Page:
This award is for the best crime novel for children (aged 8-12) first published in the British Isles in 2018. The winner receives a commemorative Bristol Blue Glass award.

Best Crime Novel for Children nominees:
– P.G. Bell for The Train to Impossible Places (Usborne Publishing)
– Fleur Hitchcock for Murder At Twilight (Nosy Crow)
– S.A. Patrick for A Darkness of Dragons (Usborne Publishing)
– Dave Shelton for The Book Case: An Emily Lime Mystery (David Fickling Books)
– Lauren St. John for Kat Wolfe Investigates (Macmillan Children’s Books)
– Nicki Thornton for The Last Chance Hotel (Chicken House)
Eligible titles were submitted by publishers, and reviewers of fiction for children and young adults voted to establish the shortlist and the winning title.


This award is for the best crime novel for young adults (aged 12-16) first published in the British Isles in 2018. The winner receives a commemorative Bristol Blue Glass award.

Best Crime Novel for Young Adults nominees:
– David Almond for The Colour of the Sun (Hodder Children’s Books)
– Mel Darbon for Rosie Loves Jack (Usborne Publishing)
– Julia Gray for Little Liar (Andersen Press)
– Tom Pollock for White Rabbit, Red Wolf (Walker Books)
– Nikesh Shukla for Run, Riot (Hodder Children’s Books)
– Neal & Jarrod Shusterman for Dry (Walker Books)
Eligible titles were submitted by publishers, and reviewers of fiction for children and young adults voted to establish the shortlist and the winning title.

CRIMEFEST annually presents its awards at a dinner which in 2019 will be held on Saturday, 11 May.
– Sarah Ward for The Shrouded Path (Faber and Faber)
Eligible titles were submitted by publishers, and a team of British crime fiction reviewers voted to establish the shortlist and the winning title.

2019 ITW Thriller Awards Nominees

2019 ITW Thriller Awards Nominees
2019 ITW Thriller Awards:

Lou Berney — NOVEMBER ROAD (William Morrow)
Julia Heaberlin — PAPER GHOSTS (Ballantine Books)
Jennifer Hillier — JAR OF HEARTS (Minotaur Books)
Karin Slaughter — PIECES OF HER (William Morrow)
Paul Tremblay — THE CABIN AT THE END OF THE WORLD (William Morrow)


Jack Carr — THE TERMINAL LIST (Atria/Emily Bestler Books)
Karen Cleveland — NEED TO KNOW (Ballantine Books)
Ellison Cooper — CAGED (Minotaur Books)
Catherine Steadman — SOMETHING IN THE WATER (Ballantine Books)
C. J. Tudor — THE CHALK MAN (Crown)


Jane Harper — THE LOST MAN (Pan Macmillan Australia)         
John Marrs — THE GOOD SAMARITAN (Thomas & Mercer)    
Andrew Mayne — THE NATURALIST (Thomas & Mercer)
Kirk Russell — GONE DARK (Thomas & Mercer)
Carter Wilson — MISTER TENDER'S GIRL (Sourcebooks Landmark)


Jeffery Deaver — “The Victims’ Club” (Amazon Original Stories)
Emily Devenport — “10,432 Serial Killers (In Hell)” (Alfred Hitchcock Mystery Magazine)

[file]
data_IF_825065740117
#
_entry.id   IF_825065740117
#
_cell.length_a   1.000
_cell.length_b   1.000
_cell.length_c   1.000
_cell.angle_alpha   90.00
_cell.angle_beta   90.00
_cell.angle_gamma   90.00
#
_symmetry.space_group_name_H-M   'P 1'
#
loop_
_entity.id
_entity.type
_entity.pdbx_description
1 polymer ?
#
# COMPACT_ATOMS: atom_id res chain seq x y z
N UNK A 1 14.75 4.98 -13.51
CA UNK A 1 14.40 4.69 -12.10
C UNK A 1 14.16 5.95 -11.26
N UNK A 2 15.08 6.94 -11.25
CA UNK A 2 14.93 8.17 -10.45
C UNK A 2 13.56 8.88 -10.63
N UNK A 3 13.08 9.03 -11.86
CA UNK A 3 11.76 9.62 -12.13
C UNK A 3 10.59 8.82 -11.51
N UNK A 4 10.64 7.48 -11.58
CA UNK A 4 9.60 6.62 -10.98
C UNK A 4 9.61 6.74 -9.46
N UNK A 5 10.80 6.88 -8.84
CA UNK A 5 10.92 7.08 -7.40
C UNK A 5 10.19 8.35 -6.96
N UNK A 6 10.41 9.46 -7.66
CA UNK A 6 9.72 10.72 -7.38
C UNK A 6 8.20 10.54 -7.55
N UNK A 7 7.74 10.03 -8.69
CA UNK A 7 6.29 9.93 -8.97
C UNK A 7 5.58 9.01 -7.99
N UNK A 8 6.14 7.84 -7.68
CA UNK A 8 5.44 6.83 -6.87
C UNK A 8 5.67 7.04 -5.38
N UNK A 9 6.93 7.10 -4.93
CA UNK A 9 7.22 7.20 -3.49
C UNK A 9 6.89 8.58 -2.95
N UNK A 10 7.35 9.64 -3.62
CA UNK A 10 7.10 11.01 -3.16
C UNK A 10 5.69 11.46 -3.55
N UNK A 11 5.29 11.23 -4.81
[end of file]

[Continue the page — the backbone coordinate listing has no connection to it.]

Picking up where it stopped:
Scott Loring Sanders — “Window to the Soul” (Ellery Queen Mystery Magazine)
Helen Smith — “Nana” in KILLER WOMEN: CRIME CLUB ANTHOLOGY #2 (Killer Women Ltd.)
Duane Swierczynski — “Tough Guy Ballet” in FOR THE SAKE OF THE GAME: STORIES INSPIRED BY THE SHERLOCK HOLMES CANON (Pegasus Books)   

Teri Bailey Black — GIRL AT THE GRAVE (Tor Teen)
Gillian French — THE LIES THEY TELL (HarperTeen)
Marie Lu — WARCROSS (Penguin Young Readers/G.P. Putnam’s Sons Books for Young Readers)
Dana Mele — PEOPLE LIKE US (Penguin Young Readers/G.P. Putnam’s Sons Books for Young Readers)         
Peter Stone — THE PERFECT CANDIDATE (Simon & Schuster Books for Young Readers)


Clare Chase — MURDER ON THE MARSHES (Bookouture)
Gary Grossman — EXECUTIVE FORCE (Diversion Books)
Samantha Hayes — THE REUNION (Bookouture)
T.S. Nichols — THE MEMORY DETECTIVE (Alibi)       
Alan Orloff — PRAY FOR THE INNOCENT (Kindle Press)          

ITW will announce the winners at ThrillerFest XIV on July 13, 2019 at the Grand Hyatt, New York City



Today is National Winston Churchill Day, and here's a story about Churchill you may have missed. My worlds of chocolate and mystery collide again...or did many years ago.

From the Telegraph:

A Nazi plot to kill Sir Winston Churchill with a bar of exploding chocolate during the Second World War has been revealed in historic papers. 

Giving a new meaning to the dessert name “death by chocolate”, Adolf Hitler’s bomb makers coated explosive devices with a thin layer of rich dark chocolate, then packaged it in expensive-looking black and gold paper.

The Germans apparently planned to use secret agents working in Britain to discreetly place the bars - branded as Peters Chocolate - among other luxury items taken into the dining room used by the War Cabinet during the conflict.

The lethal slabs of confection were packed with enough explosives to kill anyone within several metres.

The plot was foiled by British spies who discovered the chocolate was being made and tipped off one of MI5’s most senior intelligence chiefs, Lord Victor Rothschild, before the wartime prime minister’s life could be endangered.